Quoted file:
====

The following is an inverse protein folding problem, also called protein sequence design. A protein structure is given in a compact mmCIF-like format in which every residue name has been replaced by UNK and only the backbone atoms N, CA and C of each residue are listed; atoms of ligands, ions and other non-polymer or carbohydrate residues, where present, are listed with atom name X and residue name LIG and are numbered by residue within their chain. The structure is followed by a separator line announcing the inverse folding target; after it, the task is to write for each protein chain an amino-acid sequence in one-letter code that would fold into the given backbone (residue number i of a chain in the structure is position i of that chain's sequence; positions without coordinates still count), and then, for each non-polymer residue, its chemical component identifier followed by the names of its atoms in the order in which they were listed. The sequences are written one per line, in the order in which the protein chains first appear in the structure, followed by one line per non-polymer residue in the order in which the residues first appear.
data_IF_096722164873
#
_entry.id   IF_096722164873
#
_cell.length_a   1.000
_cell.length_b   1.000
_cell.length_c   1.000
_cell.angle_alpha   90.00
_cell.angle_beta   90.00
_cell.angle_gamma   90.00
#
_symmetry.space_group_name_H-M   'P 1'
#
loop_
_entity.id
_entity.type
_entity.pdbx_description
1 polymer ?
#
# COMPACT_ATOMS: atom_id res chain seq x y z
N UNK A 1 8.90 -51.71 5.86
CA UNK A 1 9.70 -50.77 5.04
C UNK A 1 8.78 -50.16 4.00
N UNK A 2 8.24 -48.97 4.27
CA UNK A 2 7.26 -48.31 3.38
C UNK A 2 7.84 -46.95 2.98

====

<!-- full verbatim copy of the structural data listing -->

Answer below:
The following is an inverse protein folding problem, also called protein sequence design. A protein structure is given in a compact mmCIF-like format in which every residue name has been replaced by UNK and only the backbone atoms N, CA and C of each residue are listed; atoms of ligands, ions and other non-polymer or carbohydrate residues, where present, are listed with atom name X and residue name LIG and are numbered by residue within their chain. The structure is followed by a separator line announcing the inverse folding target; after it, the task is to write for each protein chain an amino-acid sequence in one-letter code that would fold into the given backbone (residue number i of a chain in the structure is position i of that chain's sequence; positions without coordinates still count), and then, for each non-polymer residue, its chemical component identifier followed by the names of its atoms in the order in which they were listed. The sequences are written one per line, in the order in which the protein chains first appear in the structure, followed by one line per non-polymer residue in the order in which the residues first appear.
data_IF_096722164873
#
_entry.id   IF_096722164873
#
_cell.length_a   1.000
_cell.length_b   1.000
_cell.length_c   1.000
_cell.angle_alpha   90.00
_cell.angle_beta   90.00
_cell.angle_gamma   90.00
#
_symmetry.space_group_name_H-M   'P 1'
#
loop_
_entity.id
_entity.type
_entity.pdbx_description
1 polymer ?
#
# COMPACT_ATOMS: atom_id res chain seq x y z
N UNK A 1 8.90 -51.71 5.86
CA UNK A 1 9.70 -50.77 5.04
C UNK A 1 8.78 -50.16 4.00
N UNK A 2 8.24 -48.97 4.27
CA UNK A 2 7.26 -48.31 3.38
C UNK A 2 7.84 -46.95 2.98